“He was a very nice colt, very straightforward,” St. George said. “We had him on the farm and he showed himself very well and he put on a good show in the back ring. We'd like to thank the buyers and everyone who was interested in him.”
The colt was originally slated to sell at the November sale.
“He was in November, but we scratched him just because I wanted to give him more time,” St. George said. “This was just the right spot for him.”
The colt became just the latest supplemented offering to the auction to be in demand this week.
“It's really nice to be able to supplement them,” St. George said. “Keeneland does a great job with promoting it. It's nice to have a horse in here. Any time you have more horses in front of buyers, it's a good opportunity.”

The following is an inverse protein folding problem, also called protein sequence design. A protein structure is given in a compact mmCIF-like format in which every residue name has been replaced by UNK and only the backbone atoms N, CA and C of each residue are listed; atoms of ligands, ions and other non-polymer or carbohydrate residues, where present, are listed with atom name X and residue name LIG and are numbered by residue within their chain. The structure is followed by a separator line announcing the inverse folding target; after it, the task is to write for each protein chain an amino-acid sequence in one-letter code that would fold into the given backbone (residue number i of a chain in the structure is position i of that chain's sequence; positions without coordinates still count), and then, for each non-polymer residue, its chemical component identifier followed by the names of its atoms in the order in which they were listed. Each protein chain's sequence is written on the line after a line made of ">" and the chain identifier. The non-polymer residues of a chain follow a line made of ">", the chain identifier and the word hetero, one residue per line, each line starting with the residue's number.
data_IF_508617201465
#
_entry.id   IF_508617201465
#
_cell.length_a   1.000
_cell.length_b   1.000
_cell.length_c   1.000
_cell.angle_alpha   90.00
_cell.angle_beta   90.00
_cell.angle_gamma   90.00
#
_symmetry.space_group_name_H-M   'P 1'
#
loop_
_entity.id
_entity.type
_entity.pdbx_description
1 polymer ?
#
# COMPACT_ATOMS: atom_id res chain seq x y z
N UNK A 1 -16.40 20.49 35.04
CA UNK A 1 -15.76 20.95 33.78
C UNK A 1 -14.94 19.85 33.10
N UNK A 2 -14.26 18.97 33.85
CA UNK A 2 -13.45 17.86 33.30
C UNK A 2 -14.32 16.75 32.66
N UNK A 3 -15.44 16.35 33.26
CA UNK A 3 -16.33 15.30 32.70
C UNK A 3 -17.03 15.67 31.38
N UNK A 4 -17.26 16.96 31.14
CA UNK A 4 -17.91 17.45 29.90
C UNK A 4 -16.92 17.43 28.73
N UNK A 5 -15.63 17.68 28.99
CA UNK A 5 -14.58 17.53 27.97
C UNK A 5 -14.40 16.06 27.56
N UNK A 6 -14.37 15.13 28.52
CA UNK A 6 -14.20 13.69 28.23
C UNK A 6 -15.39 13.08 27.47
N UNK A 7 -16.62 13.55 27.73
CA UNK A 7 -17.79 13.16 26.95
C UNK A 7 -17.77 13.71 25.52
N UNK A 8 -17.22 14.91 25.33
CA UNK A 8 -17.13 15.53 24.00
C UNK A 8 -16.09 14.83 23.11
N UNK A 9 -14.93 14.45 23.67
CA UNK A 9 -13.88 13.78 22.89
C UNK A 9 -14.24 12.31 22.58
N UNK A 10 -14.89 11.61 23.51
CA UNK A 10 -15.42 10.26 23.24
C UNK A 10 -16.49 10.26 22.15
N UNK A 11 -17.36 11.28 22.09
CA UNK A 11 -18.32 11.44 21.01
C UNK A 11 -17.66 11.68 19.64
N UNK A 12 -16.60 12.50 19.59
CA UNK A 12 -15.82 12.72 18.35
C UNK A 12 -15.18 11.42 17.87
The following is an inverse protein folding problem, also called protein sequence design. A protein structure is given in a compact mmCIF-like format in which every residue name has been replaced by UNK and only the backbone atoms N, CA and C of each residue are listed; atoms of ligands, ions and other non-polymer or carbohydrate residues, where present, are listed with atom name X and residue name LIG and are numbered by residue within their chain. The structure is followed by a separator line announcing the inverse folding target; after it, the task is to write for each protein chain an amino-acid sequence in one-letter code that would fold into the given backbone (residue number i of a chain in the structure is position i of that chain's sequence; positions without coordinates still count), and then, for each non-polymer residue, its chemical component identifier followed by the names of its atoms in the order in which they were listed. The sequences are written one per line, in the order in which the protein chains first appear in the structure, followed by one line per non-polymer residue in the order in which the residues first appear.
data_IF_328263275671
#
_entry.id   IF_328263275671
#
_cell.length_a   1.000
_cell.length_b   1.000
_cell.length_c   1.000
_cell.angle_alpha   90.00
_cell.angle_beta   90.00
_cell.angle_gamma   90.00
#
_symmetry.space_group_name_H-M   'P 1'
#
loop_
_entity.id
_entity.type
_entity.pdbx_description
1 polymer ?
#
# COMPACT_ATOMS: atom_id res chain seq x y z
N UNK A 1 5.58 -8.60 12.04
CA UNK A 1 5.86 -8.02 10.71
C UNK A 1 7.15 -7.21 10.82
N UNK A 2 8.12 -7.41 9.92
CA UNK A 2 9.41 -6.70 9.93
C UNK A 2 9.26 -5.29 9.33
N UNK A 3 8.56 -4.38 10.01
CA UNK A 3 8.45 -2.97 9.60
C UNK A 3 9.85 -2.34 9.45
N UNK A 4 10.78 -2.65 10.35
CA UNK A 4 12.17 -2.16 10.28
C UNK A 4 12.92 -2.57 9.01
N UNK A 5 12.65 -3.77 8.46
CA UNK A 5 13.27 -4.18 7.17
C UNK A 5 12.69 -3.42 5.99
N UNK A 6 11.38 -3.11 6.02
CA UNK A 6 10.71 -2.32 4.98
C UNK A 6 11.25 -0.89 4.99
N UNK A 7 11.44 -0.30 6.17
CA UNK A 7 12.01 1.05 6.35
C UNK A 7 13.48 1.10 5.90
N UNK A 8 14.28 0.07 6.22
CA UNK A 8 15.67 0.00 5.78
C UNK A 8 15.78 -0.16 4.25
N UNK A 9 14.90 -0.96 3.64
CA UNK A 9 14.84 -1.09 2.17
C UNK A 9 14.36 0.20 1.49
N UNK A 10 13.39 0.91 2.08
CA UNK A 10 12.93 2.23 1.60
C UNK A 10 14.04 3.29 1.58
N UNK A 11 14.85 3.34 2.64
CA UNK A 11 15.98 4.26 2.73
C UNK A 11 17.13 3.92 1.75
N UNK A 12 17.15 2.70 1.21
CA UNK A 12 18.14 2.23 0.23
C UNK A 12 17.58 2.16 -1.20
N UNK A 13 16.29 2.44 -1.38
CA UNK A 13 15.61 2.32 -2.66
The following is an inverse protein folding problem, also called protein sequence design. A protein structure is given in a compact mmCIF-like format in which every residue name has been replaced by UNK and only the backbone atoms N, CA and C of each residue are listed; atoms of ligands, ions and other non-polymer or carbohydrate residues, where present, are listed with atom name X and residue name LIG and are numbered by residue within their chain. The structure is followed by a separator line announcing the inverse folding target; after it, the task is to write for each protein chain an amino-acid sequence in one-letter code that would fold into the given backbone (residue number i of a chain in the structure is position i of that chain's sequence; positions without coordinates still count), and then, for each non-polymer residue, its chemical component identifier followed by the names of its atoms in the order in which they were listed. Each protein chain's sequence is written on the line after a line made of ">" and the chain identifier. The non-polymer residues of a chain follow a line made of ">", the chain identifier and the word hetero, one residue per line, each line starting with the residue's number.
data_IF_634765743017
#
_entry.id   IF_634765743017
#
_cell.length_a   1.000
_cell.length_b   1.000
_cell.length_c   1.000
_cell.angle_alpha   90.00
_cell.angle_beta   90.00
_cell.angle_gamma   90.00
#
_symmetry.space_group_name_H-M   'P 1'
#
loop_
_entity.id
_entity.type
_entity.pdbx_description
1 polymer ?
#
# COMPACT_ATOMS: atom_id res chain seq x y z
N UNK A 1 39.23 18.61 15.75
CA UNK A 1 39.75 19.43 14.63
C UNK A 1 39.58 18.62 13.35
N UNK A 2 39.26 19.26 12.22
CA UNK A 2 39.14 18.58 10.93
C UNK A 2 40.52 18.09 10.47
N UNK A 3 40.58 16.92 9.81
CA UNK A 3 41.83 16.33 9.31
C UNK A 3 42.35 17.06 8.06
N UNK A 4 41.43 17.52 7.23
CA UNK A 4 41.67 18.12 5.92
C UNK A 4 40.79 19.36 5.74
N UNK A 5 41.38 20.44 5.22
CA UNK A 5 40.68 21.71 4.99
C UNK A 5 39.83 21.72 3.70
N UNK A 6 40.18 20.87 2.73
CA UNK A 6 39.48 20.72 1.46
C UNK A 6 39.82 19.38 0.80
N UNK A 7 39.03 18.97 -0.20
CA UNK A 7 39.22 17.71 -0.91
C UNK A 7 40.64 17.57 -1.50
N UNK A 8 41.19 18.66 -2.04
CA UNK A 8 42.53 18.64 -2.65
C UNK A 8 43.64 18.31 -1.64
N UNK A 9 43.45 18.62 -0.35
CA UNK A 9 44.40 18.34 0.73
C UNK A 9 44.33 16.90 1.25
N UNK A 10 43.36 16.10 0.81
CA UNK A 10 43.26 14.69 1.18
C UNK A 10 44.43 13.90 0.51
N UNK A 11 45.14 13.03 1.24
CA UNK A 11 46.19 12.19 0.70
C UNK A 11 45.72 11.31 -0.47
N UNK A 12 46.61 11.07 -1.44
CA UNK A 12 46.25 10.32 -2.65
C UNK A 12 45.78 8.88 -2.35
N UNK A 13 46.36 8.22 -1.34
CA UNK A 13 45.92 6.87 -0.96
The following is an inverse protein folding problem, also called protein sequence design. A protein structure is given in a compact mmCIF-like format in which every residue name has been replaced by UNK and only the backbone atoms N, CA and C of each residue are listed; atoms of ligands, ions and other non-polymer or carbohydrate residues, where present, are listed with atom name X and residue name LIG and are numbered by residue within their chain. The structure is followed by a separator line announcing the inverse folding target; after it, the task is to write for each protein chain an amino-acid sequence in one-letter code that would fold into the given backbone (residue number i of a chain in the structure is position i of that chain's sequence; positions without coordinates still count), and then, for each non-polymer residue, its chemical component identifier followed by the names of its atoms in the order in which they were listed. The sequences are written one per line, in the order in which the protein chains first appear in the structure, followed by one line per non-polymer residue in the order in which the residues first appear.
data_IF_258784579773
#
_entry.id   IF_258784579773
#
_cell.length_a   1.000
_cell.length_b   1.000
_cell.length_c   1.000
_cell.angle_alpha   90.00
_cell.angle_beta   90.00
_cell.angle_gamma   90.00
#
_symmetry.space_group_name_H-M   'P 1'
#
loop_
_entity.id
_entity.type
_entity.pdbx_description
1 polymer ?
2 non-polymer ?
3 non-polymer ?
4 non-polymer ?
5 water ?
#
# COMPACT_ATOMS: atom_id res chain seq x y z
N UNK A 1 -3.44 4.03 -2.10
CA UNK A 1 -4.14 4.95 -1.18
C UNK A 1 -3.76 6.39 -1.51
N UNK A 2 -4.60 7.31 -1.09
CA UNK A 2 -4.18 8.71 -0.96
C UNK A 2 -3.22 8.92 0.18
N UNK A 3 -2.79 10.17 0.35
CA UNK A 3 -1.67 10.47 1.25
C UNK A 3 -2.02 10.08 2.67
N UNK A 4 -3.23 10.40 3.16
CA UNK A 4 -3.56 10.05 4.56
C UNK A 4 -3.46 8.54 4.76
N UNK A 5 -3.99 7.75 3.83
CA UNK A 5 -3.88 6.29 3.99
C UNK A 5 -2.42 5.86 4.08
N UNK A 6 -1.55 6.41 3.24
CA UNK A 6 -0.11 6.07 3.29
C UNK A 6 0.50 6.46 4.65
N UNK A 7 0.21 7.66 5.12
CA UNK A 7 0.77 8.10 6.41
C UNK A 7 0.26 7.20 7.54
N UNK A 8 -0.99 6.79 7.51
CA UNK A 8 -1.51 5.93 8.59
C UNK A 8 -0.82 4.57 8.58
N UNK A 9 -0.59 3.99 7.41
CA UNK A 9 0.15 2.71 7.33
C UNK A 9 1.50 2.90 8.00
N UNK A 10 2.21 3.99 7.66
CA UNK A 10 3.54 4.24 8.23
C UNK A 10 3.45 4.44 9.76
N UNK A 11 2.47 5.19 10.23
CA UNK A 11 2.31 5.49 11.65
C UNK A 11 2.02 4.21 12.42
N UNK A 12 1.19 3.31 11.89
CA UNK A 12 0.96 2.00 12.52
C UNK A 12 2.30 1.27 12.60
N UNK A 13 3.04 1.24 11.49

McKinzie Leads First-Crop Sires at Keeneland Book 1
Four-time Grade I winner McKinzie (Street Sense–Runway Model, by Petionville) was represented by four six-figure short yearlings this week in Lexington and was the leading first-crop sire during the two-session Book 1 section of the Keeneland January sale.
McKinzie won the 2018 GI Pennsylvania Derby and GI Malibu S., as well as the 2019 GI Whitney S. and the 2017 GI Los Alamitos Cash Call Futurity. He was second in the 2019 GI Breeders' Cup Classic.
On the board in 14 of 18 starts for owners Mike Pegram, Karl Watson and Paul Weitman and trainer Bob Baffert, McKinzie earned $3,473,360 on the racetrack and retired to Gainesway where he stood his initial season in 2021 for $30,000.
During Book 1 at Keeneland this week, the 8-year-old stallion had seven yearlings sell for $910,000 for an average of $130,000.